While on a ski holiday enjoying a bit of snow last weekend, I caught some coverage of the Guardian Open Weekend event.
One quote in particular snapped me out of my vacation mindset. It was from a Journalism.co.uk article by Sarah Marshall (@sarahmarshall3) called How the Guardian's community of commentators contributes to the story.
"The Guardian wants to build a returning community, Oliver said, beyond asking readers to 'send in pictures of snow'."
I recently wrote a blog post about how Archant, a major regional publisher in the UK, has been Crowdsourcing for Snow in 3 Steps to engage its local audiences and make them feel part of the reporting process.*
I completely agree with Laura Oliver (@LauraOliver), a community manager at The Guardian, about the importance of building a returning community. But I see the "send in pictures of snow" as an important early step in building that community.
Looking at engagement through the lens of game design
If we look at engagement through the lens of game design, something we're firm believers in here at Citizenside, the "send in pictures of snow" prompt is like level 1 in a video game. You don't just get thrown straight into level 10 without getting the hang of things. Good games walk you through how you can interact as you play. (You see this approach with many mobile apps these days too, like in Pulse) In order to build that active and loyal community, it's essential to attract new members with an easy way to begin. Missions like sending in pictures of snow are a way to motivate members to engage, and creating missions regularly helps reduce churn.
...it can be rather daunting to engage
There's another thing to consider, and it's something publishers often overlook, but it can be rather daunting to engage with a respected newspaper. I remember Ed Walker (@ed_walker86) of Trinity Mirror mentioning this at the International Journalism Festival last year. He said that the vote button on a comment is an easy way for readers to engage. If they can't think of something sufficiently witty or informative enough to leave their own comment, at least they can vote for one they like. Sending in photos of something simple like snow can be understood in the same way.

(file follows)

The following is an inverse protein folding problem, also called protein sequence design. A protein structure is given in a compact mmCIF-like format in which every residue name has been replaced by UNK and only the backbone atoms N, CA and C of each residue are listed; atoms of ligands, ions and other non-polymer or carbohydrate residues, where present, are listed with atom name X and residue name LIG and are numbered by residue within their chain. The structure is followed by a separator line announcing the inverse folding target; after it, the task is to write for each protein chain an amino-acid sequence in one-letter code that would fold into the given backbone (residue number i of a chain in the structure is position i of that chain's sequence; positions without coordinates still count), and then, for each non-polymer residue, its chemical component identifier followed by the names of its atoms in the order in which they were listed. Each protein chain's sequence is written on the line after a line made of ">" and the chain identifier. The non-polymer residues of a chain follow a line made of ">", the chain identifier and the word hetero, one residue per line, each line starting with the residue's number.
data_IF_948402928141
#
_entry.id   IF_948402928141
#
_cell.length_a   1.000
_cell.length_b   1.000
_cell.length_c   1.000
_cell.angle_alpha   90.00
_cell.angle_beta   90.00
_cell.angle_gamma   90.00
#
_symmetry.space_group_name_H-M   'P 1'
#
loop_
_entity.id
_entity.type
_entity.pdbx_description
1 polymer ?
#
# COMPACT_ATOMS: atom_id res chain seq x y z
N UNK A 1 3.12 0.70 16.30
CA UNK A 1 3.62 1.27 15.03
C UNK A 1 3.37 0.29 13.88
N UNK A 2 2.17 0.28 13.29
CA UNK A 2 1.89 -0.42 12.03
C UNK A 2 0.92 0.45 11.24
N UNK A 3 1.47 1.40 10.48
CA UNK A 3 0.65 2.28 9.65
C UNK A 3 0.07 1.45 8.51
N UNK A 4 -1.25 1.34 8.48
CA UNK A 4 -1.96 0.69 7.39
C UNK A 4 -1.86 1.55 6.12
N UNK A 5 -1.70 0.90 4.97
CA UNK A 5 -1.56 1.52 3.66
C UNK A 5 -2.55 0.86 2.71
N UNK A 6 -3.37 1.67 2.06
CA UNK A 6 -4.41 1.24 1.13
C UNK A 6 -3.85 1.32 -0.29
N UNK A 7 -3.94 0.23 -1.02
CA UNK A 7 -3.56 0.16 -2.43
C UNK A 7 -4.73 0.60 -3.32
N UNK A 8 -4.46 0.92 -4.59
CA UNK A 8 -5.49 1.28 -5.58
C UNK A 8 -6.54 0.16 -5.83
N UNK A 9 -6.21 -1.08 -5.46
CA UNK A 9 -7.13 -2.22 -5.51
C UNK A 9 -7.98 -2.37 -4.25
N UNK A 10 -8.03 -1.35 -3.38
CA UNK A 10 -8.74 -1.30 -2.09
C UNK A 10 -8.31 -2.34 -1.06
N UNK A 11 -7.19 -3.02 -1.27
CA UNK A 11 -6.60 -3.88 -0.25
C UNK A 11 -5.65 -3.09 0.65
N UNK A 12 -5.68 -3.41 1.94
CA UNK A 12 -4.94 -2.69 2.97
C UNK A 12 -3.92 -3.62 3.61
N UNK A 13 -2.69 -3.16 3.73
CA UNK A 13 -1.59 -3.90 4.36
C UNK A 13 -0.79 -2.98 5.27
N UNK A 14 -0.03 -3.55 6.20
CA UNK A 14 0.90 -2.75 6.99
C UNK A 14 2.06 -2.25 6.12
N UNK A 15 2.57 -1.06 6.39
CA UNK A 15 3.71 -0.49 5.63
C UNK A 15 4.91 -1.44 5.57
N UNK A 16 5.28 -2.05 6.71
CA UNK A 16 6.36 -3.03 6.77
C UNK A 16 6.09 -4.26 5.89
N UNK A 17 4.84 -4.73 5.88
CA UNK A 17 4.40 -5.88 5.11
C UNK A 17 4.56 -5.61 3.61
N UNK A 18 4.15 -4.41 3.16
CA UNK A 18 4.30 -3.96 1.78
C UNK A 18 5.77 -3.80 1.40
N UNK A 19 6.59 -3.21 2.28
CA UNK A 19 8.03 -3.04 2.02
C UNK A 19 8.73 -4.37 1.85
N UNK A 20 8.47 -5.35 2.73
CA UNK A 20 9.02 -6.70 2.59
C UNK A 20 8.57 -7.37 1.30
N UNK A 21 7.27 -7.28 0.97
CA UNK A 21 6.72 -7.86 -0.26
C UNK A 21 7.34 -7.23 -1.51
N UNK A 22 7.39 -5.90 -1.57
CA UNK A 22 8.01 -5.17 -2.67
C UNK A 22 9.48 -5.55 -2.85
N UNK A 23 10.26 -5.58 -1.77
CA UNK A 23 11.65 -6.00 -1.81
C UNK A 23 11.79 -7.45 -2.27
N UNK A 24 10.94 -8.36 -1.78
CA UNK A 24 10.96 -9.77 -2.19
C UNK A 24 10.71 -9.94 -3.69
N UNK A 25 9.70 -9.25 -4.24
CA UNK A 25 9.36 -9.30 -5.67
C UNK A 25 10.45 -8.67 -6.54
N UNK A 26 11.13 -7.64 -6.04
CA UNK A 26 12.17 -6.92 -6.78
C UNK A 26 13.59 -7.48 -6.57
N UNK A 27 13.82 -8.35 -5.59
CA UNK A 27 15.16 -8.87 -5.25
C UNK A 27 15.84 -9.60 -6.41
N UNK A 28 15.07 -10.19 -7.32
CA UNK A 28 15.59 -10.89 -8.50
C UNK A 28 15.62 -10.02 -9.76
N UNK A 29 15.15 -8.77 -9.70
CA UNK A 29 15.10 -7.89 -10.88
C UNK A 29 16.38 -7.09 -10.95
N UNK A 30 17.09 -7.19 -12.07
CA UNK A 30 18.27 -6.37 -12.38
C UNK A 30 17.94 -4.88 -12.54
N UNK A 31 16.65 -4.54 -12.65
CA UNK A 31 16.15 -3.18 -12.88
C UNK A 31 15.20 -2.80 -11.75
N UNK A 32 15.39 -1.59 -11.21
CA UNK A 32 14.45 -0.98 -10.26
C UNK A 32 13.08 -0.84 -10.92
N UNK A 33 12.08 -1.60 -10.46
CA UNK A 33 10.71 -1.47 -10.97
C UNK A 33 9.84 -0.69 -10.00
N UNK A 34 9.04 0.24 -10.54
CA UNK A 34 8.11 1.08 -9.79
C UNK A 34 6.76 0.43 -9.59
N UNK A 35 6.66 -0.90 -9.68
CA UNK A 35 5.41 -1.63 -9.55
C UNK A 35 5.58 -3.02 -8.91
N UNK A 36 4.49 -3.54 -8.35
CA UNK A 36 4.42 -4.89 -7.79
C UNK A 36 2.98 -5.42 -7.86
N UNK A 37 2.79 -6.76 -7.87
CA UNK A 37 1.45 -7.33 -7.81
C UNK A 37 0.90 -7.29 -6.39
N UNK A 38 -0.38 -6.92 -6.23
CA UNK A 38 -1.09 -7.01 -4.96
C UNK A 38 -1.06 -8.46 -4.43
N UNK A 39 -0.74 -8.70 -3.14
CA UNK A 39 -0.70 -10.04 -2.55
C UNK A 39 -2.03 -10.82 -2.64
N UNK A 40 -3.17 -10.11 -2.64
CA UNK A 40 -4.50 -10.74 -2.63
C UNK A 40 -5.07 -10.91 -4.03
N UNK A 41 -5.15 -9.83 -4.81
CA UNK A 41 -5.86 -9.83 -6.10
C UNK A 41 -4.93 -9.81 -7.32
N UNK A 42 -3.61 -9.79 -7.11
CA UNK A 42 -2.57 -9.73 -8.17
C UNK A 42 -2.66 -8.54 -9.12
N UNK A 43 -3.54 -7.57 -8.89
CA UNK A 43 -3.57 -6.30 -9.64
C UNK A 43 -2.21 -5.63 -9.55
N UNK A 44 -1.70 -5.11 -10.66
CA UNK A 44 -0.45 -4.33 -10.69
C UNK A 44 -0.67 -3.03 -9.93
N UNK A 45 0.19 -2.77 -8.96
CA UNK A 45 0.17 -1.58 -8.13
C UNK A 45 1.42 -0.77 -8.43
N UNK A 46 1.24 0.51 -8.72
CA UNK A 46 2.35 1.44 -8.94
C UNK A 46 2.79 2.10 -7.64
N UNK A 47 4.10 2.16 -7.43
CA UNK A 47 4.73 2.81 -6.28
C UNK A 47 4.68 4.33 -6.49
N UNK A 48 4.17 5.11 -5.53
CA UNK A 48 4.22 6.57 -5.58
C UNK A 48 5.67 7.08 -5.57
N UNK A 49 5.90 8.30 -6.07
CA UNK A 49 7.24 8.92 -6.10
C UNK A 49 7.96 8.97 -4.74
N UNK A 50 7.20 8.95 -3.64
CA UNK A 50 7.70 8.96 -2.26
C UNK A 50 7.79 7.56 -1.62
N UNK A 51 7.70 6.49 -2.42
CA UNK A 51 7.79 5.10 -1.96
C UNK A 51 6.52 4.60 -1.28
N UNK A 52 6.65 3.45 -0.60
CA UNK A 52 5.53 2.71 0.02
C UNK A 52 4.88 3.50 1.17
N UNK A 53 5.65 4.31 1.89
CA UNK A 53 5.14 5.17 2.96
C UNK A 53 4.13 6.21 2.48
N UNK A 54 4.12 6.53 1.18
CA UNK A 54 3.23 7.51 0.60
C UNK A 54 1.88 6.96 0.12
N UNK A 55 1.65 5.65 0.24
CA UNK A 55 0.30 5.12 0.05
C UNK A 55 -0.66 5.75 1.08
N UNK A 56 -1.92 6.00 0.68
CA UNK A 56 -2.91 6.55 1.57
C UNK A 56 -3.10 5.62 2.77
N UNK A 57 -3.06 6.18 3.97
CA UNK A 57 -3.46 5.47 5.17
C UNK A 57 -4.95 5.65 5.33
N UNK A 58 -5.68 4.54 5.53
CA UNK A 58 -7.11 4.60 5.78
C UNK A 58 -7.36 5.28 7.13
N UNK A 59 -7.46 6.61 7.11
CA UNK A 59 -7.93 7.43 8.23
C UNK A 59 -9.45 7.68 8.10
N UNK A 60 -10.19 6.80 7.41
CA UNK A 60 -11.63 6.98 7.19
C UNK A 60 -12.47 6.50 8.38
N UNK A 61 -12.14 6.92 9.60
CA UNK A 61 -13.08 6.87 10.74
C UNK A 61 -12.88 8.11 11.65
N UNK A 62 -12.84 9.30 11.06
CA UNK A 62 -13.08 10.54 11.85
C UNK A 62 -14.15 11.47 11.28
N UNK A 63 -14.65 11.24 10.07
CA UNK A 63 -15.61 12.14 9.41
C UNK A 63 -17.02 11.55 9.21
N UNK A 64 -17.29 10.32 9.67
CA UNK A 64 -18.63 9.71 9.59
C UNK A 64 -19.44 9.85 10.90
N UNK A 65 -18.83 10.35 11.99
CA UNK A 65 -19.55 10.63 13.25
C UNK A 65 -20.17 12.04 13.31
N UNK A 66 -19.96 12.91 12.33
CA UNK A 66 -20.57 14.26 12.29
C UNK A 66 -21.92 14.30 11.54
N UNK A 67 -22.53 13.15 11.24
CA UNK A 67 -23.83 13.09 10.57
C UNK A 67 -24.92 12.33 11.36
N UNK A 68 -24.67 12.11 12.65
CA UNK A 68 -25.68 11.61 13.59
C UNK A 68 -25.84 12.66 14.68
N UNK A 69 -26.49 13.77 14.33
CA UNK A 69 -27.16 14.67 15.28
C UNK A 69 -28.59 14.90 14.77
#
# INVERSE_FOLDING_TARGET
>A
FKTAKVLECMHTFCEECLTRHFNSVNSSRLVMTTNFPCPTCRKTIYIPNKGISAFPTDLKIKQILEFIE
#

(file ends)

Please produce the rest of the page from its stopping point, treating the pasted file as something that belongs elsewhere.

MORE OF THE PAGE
A vital step along the way
So, it's not that photos of snow, sunsets or pets are of particularly high editorial value, but they don't indicate a low quality of audience engagement. Sending in snow photos is a specific and achievable challenge that familiarizes new users with the process of participating in newsgathering. It's a vital step along the way to building a returning community. Because if you only focus on those who are already highly engaged, you're severely limiting your reach with these sorts of open journalism efforts.
Last winter when France was experiencing hellish weather conditions, TV news station BFM TV asked its viewers to send in their videos of how snow was affecting their towns. Within one week, 10,000 new members had registered on its community site. At the height of it all, the station was receiving an average of 64 videos an hour for an entire 24 hour period.*
What's important though from an editorial standpoint is what came next.
In the two weeks that followed, BFM TV received two exclusive eyewitness videos (one of a bank robbery and one of a shoot-out) from members who had just signed up the week earlier to share their videos of snow.
So BFM TV used something simple like "send your videos of snow" to introduce the idea of contributing to its audience, and those new contributors then returned to the community with highly valuable editorial content.
* Full disclosure: Archant and BFM TV are part of a group of innovative news media outlets across Europe using Citizenside's Reporter Kit, and setting the stage for the participatory future of the news. I am International Coordinator at Citizenside.
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